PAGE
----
Information on the Corfiot synagogues is scarce, unclear and often contradictory. We know there were three synagogues on the island, as well as one midrash (oratory), which was probably situated on the top floor of one of them.

As the two communities, Romaniotes (Greci) and Sephardim (Pugliesi, Spaniards and Marranos), remained apart, their synagogues were also apart. When the first Sephardim arrived on the island, the reaction of the Romaniote community, which feared being assimilated and losing its particular traditions, led to the foundation of a separate Sephardic synagogue, since the two communities used different languages, liturgical traditions and ritual objects. By order of the Venetian authorities, the newly arrived Marranos were included in that synagogue. The names of the two Apulian synagogues are not clearly known; the few sources give them as Tempio Maggio[-r/-re?] (“Big Synagogue”) or Vecchio (“Old Synagogue”) and Tempio Nuovo (“New Synagogue”). It is known that one was situated on present-day Solomou Street, while the other was on Palaiologou Street.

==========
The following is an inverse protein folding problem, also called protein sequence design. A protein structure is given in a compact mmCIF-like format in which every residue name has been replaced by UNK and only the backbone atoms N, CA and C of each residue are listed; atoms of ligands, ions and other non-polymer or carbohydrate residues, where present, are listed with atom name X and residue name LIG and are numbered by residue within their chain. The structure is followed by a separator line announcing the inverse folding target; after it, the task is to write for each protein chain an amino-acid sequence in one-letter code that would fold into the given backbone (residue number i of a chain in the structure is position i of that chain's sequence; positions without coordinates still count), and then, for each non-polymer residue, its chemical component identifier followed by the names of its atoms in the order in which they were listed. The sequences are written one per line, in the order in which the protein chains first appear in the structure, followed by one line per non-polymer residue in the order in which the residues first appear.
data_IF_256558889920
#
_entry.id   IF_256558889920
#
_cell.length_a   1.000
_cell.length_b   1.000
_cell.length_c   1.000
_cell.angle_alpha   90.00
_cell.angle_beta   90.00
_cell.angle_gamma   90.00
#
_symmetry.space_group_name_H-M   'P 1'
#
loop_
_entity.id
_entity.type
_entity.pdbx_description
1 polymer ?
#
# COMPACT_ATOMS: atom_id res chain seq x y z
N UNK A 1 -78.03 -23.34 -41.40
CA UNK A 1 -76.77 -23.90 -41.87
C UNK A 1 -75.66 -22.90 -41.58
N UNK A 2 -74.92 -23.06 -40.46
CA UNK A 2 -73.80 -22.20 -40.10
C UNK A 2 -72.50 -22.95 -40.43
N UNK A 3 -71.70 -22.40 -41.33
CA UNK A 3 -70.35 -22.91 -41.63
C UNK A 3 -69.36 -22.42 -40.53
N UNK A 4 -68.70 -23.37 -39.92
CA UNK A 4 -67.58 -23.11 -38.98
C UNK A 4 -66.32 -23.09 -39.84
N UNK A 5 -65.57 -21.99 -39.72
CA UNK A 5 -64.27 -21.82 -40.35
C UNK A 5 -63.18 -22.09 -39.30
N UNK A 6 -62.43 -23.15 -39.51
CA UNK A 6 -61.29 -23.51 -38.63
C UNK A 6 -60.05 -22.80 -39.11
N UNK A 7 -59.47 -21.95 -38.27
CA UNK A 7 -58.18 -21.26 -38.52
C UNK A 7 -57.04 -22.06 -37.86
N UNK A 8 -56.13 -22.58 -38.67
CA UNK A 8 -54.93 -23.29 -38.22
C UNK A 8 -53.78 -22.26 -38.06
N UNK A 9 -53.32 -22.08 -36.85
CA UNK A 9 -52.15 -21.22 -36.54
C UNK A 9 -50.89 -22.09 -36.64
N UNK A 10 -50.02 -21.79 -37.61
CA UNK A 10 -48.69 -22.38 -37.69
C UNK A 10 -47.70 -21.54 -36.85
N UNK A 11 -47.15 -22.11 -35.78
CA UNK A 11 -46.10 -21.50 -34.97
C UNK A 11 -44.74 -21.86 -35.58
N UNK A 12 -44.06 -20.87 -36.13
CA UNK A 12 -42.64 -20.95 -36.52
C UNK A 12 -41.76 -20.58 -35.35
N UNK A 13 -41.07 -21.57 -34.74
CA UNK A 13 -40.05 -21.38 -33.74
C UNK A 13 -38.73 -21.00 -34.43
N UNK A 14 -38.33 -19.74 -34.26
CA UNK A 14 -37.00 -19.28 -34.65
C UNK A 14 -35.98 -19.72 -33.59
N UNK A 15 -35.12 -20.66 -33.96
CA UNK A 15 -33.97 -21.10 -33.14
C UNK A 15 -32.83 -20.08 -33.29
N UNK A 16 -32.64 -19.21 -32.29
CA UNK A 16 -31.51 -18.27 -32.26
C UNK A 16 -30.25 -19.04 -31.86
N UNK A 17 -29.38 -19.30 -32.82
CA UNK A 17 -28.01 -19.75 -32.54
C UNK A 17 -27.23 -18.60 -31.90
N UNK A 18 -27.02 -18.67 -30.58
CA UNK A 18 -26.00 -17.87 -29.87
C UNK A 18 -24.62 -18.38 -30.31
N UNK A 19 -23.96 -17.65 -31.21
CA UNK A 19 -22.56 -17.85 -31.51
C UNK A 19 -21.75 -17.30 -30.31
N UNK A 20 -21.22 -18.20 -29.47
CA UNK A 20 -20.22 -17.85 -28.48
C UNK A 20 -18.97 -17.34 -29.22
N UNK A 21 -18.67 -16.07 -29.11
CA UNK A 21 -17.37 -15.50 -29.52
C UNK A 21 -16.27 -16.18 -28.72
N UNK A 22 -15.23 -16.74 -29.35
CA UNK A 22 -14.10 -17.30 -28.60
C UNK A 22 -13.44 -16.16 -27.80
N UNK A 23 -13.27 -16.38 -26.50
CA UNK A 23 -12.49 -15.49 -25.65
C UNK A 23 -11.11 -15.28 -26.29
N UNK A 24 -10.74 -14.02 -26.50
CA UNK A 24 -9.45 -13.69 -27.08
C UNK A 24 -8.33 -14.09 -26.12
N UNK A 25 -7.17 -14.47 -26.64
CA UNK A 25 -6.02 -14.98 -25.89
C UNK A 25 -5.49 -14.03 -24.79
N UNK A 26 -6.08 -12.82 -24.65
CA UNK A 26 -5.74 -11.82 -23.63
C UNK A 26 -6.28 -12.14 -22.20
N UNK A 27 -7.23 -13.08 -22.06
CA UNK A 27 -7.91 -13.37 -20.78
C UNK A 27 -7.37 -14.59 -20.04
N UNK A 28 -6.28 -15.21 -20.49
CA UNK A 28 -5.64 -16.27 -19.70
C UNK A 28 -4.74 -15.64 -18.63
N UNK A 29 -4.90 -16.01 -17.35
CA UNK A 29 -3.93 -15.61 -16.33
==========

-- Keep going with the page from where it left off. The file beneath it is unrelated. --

Both synagogues show a strong Venetian baroque influence in their interior architecture, layout and decoration. The furnishings were, similar to Venetian synagogues, set in a bipolar axial layout, with the benches for the congregation arranged lengthwise along the room. They were provided with two rows of windows and high ceilings decorated with floral paintings. The women’s balconies, lightened by the upper row of windows, were reached by an external staircase.

Romaniote influence in both Apulian synagogues can be discerned in the use of shaddayot, that is, silver dedicatory plaques, to decorate Torah ark curtains and the wooden cases in which the Torah scrolls are contained according to the Romaniote tradition. A particular feature of the Torah ark in the Old Apulian Synagogue was directly adopted from the Greci Synagogue: seven pairs of rimonim, that is, silver Torah finials, were attached on both sides of the Torah ark doors, one on top of the other.

Both Apulian synagogues were unfortunately destroyed in the German bombardment of 13 September 1943.

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